Copying AMI onto EC2 Instance
AWS Short Course, June 6, 2022, Running the UFS Short Range Weather Application on the Cloud.
AWS Short Course, June 6, 2022, Running the UFS Short Range Weather Application on the Cloud.
EPIC Workshop Report November 2019
EPIC Workshop Report November 2019
A Vision Paper for the Earth Prediction Innovation Center (EPIC)
A Vision Paper for the Earth Prediction Innovation Center (EPIC)
EPIC Strategic Plan
EPIC Strategic Plan

Triple S Presentations

Participants at the Workshop were encouraged to provide their feedback about EPIC, the Workshop, and reflection questions by using a Twitter hashtag and a Google Form called the “Triple S.” Data collected from the “Triple S,” Twitter, and recorder notes was analyzed to inform Session VI: “Strategy, Summary and Recommendations” on Day Three presented by several of the Workshop Planning Committee Members.

Triple S Presentation One
Triple S Presentation One
Triple S Presentation 2
Triple S Presentation 2
Triple S Presentation Three
Triple S Presentation Three
Triple S Presentation Four
Triple S Presentation Four
Triple S Presentation Five
Triple S Presentation Three
Triple S Presentation Three

Speaker Presentations

Members of the EPIC Community Workshop Planning Committee drafted a potential community-developed EPIC vision and mission statement based on presentations, question and answer sessions, and breakout group discussions at the Workshop.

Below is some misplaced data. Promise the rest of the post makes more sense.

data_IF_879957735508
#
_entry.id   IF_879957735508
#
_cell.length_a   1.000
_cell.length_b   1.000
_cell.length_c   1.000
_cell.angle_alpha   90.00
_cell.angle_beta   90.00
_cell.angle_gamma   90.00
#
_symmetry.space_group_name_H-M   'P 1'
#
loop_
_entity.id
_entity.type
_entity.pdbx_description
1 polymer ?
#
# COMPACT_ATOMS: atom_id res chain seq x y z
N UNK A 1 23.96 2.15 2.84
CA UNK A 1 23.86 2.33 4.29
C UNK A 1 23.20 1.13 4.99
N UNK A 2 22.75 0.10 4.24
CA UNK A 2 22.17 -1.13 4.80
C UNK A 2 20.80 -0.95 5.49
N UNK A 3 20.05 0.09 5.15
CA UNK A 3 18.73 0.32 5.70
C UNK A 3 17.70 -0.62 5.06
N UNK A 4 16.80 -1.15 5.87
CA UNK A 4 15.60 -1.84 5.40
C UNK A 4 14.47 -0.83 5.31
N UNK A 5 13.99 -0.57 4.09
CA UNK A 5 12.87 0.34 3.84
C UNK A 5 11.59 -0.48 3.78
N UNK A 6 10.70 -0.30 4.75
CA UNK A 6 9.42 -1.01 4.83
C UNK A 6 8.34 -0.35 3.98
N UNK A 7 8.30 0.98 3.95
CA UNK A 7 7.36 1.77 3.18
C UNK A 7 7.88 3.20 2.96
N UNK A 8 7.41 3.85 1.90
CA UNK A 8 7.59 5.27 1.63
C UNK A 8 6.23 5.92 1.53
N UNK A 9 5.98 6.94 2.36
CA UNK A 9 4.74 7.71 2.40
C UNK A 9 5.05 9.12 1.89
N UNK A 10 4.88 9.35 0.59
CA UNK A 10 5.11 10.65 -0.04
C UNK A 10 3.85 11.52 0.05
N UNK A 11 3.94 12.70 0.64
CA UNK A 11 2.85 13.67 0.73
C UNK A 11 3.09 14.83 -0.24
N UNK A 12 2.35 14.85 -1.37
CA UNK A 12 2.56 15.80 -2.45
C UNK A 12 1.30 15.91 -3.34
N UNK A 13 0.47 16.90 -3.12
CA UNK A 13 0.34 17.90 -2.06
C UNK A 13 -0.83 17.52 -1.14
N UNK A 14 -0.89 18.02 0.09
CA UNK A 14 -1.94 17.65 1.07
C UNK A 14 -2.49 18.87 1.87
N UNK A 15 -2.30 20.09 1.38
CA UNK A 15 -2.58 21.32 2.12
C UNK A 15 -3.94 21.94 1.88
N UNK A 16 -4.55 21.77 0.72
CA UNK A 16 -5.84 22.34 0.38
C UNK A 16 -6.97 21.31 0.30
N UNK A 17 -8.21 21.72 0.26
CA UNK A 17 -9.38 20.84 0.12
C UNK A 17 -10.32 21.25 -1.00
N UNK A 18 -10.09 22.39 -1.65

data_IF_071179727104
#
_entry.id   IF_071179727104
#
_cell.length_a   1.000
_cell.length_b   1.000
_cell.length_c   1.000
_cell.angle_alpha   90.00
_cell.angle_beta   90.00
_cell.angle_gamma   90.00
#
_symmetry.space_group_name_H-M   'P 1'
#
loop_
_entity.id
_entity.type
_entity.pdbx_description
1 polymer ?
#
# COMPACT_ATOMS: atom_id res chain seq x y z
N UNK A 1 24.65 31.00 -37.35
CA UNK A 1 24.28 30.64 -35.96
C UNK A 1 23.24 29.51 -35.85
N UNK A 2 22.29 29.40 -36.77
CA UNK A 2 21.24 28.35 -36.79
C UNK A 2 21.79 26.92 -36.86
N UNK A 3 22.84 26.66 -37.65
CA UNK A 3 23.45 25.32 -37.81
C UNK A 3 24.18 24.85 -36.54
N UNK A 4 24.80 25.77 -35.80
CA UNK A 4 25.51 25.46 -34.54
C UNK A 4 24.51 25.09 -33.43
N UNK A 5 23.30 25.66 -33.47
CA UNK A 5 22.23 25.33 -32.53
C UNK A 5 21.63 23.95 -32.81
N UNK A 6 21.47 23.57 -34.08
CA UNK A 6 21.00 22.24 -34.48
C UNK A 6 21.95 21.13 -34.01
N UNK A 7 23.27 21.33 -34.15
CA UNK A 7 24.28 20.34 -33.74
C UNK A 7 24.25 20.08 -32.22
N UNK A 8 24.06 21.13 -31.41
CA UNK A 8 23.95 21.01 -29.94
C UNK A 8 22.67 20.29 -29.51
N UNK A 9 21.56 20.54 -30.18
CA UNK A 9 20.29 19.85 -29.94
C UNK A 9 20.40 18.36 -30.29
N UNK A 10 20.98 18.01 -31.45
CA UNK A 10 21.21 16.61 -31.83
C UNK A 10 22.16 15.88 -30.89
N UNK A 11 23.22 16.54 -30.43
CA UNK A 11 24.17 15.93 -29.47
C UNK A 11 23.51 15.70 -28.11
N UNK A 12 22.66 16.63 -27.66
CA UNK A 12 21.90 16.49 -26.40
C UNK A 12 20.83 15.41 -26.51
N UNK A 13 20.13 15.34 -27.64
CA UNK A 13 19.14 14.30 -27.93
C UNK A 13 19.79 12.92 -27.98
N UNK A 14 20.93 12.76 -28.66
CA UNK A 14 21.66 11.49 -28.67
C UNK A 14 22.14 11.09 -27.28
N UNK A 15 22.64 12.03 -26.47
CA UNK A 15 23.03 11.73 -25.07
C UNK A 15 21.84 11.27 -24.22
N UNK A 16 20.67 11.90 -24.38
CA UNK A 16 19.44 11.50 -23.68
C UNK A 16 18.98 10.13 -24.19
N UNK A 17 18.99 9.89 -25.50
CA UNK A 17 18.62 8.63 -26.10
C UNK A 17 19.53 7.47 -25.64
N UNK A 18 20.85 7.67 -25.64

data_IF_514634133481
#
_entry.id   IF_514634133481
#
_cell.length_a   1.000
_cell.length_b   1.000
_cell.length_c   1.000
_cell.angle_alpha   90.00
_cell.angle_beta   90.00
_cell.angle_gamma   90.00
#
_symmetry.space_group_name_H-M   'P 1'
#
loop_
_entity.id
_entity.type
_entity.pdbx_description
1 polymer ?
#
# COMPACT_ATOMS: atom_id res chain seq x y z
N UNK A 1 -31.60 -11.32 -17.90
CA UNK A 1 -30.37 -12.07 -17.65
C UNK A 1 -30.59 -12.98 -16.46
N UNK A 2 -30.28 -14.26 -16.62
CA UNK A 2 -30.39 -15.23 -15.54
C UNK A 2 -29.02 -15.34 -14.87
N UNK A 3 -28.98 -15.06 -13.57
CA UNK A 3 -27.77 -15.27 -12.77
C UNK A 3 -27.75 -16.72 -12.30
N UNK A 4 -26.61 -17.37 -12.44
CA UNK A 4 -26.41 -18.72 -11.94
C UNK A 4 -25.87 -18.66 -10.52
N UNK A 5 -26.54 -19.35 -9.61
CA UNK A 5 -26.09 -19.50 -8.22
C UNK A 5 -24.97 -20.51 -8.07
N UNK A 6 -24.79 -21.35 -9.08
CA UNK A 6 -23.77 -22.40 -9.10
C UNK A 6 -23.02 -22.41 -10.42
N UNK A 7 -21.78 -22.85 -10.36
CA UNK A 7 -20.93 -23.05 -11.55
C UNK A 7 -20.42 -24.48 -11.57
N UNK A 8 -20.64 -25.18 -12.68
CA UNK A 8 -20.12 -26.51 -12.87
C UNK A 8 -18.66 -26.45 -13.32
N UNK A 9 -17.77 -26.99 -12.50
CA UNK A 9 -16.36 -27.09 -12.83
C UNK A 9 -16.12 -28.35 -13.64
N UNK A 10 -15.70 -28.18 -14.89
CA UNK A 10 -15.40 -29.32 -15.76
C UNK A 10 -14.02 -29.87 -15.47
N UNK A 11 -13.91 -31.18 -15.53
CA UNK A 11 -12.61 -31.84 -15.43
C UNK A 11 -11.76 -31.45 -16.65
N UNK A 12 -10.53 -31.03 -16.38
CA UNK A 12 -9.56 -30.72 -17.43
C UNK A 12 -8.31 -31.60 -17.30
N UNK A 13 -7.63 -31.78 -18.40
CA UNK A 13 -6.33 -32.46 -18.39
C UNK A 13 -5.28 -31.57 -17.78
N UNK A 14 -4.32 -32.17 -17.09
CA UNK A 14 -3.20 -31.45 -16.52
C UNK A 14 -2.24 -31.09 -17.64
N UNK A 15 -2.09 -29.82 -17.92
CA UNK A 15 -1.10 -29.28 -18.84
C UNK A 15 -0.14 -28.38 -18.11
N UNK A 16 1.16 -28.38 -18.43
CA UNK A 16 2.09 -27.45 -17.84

Auligne, Thomas: Perspectives from the JCSDA
EPIC: Perspectives from the JCSDA
Perspectives on U.S. NWP and EPIC from NCEP/NWS/NOAA NWP Review Committees
Perspectives on U.S. NWP and EPIC from NCEP/NWS/NOAA NWP Review Committees
EPIC: Computing Needs
EPIC: Computing Needs
Community Building of the Global Ocean Modeling Component of EPIC
Community Building of the Global Ocean Modeling Component of EPIC
EPIC Organization Management
EPIC Organization Management
NCAR Community Models: Informing Requirements for EPIC
NCAR Community Models: Informing Requirements for EPIC
Overview Presentation by Bill Lapenta
Overview Presentation by Bill Lapenta
A NOAA Lab’s Perspective
A NOAA Lab’s Perspective
EPIC and the Future of U.S. NWP: A View From Academia
EPIC and the Future of U.S. NWP: A View From Academia
Developmental Testbed Center (DTC): Facilitating the R2O process for NWP
Developmental Testbed Center (DTC): Facilitating the R2O process for NWP
EPIC from the Perspective of NASA’s GMAO
EPIC from the Perspective of NASA’s GMAO
Unified Forecast System: @ EPIC Community Workshop
Unified Forecast System: @ EPIC Community Workshop
Perspectives on seamless prediction for weather and climate
Perspectives on seamless prediction for weather and climate

We Provide Community Modeling Research Support for the Weather Enterprise

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Maoyi Huang

EPIC Program Manager

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Leah Dubots

EPIC Management and Program Analyst

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Krishna Kumar

EPIC Program Coordinator & Senior Program Scientist

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Henrique Alves

EPIC & JTTI Research Physical Scientist

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Jen Vogt

EPIC Coordinator